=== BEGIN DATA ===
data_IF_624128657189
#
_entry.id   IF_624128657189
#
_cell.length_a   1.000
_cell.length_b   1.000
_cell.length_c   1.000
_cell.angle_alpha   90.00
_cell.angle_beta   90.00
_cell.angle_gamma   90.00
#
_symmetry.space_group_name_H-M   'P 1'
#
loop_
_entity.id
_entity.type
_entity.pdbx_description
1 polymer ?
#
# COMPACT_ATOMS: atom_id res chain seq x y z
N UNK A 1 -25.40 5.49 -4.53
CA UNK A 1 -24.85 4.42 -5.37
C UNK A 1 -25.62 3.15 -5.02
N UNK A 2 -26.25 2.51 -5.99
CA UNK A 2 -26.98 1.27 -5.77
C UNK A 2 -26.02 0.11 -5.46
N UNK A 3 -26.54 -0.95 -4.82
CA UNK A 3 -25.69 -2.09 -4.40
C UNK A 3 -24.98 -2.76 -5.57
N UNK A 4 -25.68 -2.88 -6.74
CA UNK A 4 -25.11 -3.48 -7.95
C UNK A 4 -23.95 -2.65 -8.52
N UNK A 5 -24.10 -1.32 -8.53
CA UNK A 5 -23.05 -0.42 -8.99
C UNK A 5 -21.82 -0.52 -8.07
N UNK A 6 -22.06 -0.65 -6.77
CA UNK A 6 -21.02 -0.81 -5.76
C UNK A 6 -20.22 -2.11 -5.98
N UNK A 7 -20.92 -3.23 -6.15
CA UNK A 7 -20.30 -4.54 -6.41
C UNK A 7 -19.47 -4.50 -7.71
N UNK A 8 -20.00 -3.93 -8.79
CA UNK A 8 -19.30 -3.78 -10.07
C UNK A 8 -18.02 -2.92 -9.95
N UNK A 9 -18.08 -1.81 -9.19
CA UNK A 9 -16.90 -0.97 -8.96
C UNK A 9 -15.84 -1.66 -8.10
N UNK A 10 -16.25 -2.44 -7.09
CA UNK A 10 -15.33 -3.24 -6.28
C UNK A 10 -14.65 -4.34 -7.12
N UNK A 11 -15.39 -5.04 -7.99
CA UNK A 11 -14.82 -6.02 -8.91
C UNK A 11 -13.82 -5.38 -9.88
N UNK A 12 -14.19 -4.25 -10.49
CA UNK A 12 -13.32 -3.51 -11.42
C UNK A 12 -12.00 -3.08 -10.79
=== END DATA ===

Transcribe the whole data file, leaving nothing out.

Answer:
data_IF_624128657189
#
_entry.id   IF_624128657189
#
_cell.length_a   1.000
_cell.length_b   1.000
_cell.length_c   1.000
_cell.angle_alpha   90.00
_cell.angle_beta   90.00
_cell.angle_gamma   90.00
#
_symmetry.space_group_name_H-M   'P 1'
#
loop_
_entity.id
_entity.type
_entity.pdbx_description
1 polymer ?
#
# COMPACT_ATOMS: atom_id res chain seq x y z
N UNK A 1 -25.40 5.49 -4.53
CA UNK A 1 -24.85 4.42 -5.37
C UNK A 1 -25.62 3.15 -5.02
N UNK A 2 -26.25 2.51 -5.99
CA UNK A 2 -26.98 1.27 -5.77
C UNK A 2 -26.02 0.11 -5.46
N UNK A 3 -26.54 -0.95 -4.82
CA UNK A 3 -25.69 -2.09 -4.40
C UNK A 3 -24.98 -2.76 -5.57
N UNK A 4 -25.68 -2.88 -6.74
CA UNK A 4 -25.11 -3.48 -7.95
C UNK A 4 -23.95 -2.65 -8.52
N UNK A 5 -24.10 -1.32 -8.53
CA UNK A 5 -23.05 -0.42 -8.99
C UNK A 5 -21.82 -0.52 -8.07
N UNK A 6 -22.06 -0.65 -6.77
CA UNK A 6 -21.02 -0.81 -5.76
C UNK A 6 -20.22 -2.11 -5.98
N UNK A 7 -20.92 -3.23 -6.15
CA UNK A 7 -20.30 -4.54 -6.41
C UNK A 7 -19.47 -4.50 -7.71
N UNK A 8 -20.00 -3.93 -8.79
CA UNK A 8 -19.30 -3.78 -10.07
C UNK A 8 -18.02 -2.92 -9.95
N UNK A 9 -18.08 -1.81 -9.19
CA UNK A 9 -16.90 -0.97 -8.96
C UNK A 9 -15.84 -1.66 -8.10
N UNK A 10 -16.25 -2.44 -7.09
CA UNK A 10 -15.33 -3.24 -6.28
C UNK A 10 -14.65 -4.34 -7.12
N UNK A 11 -15.39 -5.04 -7.99
CA UNK A 11 -14.82 -6.02 -8.91
C UNK A 11 -13.82 -5.38 -9.88
N UNK A 12 -14.19 -4.25 -10.49
CA UNK A 12 -13.32 -3.51 -11.42
C UNK A 12 -12.00 -3.08 -10.79